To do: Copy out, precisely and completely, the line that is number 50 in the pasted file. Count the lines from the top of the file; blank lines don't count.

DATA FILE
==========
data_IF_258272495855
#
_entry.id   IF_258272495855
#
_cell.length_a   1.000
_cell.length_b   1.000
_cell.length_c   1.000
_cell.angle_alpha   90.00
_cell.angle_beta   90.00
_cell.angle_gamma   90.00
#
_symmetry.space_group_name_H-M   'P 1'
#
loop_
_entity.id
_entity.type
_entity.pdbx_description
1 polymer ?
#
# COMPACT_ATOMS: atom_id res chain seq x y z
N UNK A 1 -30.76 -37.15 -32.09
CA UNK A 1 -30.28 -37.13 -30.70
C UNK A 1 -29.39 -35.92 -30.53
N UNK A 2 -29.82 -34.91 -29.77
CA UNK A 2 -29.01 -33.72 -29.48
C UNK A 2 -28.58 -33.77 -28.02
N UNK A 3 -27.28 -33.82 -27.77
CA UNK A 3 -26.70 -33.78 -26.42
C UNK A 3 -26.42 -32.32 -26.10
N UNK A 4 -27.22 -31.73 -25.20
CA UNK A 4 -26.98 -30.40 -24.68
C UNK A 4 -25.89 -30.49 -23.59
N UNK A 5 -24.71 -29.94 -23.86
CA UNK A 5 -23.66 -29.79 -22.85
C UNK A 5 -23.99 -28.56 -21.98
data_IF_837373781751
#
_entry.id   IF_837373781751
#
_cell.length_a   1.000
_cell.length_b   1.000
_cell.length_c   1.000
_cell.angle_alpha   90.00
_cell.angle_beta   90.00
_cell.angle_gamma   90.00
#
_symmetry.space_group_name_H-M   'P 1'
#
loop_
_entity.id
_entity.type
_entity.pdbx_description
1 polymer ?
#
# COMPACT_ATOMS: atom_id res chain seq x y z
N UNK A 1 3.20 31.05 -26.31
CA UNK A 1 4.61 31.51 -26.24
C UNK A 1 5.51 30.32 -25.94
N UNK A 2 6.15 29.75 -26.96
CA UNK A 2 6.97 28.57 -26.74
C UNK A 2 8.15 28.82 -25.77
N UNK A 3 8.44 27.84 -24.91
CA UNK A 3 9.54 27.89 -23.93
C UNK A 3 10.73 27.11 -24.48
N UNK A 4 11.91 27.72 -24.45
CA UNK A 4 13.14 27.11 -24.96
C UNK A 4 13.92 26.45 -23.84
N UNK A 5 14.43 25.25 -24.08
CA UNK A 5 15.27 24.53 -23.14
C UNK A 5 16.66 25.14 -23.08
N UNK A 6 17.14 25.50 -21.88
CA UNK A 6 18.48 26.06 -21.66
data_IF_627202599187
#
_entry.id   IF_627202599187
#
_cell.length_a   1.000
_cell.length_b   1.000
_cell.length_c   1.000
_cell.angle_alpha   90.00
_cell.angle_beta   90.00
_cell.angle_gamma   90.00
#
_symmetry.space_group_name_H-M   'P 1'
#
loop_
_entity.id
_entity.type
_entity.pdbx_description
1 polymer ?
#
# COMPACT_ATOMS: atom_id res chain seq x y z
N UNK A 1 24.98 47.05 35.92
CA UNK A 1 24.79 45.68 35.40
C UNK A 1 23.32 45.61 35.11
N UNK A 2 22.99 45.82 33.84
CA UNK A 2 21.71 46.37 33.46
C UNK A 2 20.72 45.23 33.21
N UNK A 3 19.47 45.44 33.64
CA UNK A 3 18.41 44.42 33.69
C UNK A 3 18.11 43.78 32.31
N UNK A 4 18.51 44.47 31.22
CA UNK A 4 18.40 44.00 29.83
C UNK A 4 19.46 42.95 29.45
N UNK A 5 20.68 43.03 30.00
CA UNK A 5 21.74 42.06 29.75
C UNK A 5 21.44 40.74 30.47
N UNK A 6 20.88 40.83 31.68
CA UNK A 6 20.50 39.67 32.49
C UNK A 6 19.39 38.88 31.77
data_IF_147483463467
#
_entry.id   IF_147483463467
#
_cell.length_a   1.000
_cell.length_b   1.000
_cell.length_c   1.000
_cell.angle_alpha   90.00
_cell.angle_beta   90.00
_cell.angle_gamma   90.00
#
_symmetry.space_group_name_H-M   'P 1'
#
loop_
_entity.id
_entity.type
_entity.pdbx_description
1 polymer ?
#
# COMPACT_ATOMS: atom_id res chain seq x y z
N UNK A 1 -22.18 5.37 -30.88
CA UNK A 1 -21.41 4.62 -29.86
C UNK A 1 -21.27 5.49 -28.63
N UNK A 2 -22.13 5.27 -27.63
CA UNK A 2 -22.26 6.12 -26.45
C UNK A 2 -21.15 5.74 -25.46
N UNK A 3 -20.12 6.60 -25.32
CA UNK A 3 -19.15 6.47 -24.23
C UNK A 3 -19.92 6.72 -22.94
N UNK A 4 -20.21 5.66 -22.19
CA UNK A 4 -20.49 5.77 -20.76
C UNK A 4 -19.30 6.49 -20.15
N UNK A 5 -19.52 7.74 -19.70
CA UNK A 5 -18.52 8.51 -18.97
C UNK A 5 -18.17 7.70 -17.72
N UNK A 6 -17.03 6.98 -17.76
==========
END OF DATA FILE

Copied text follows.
_entity.id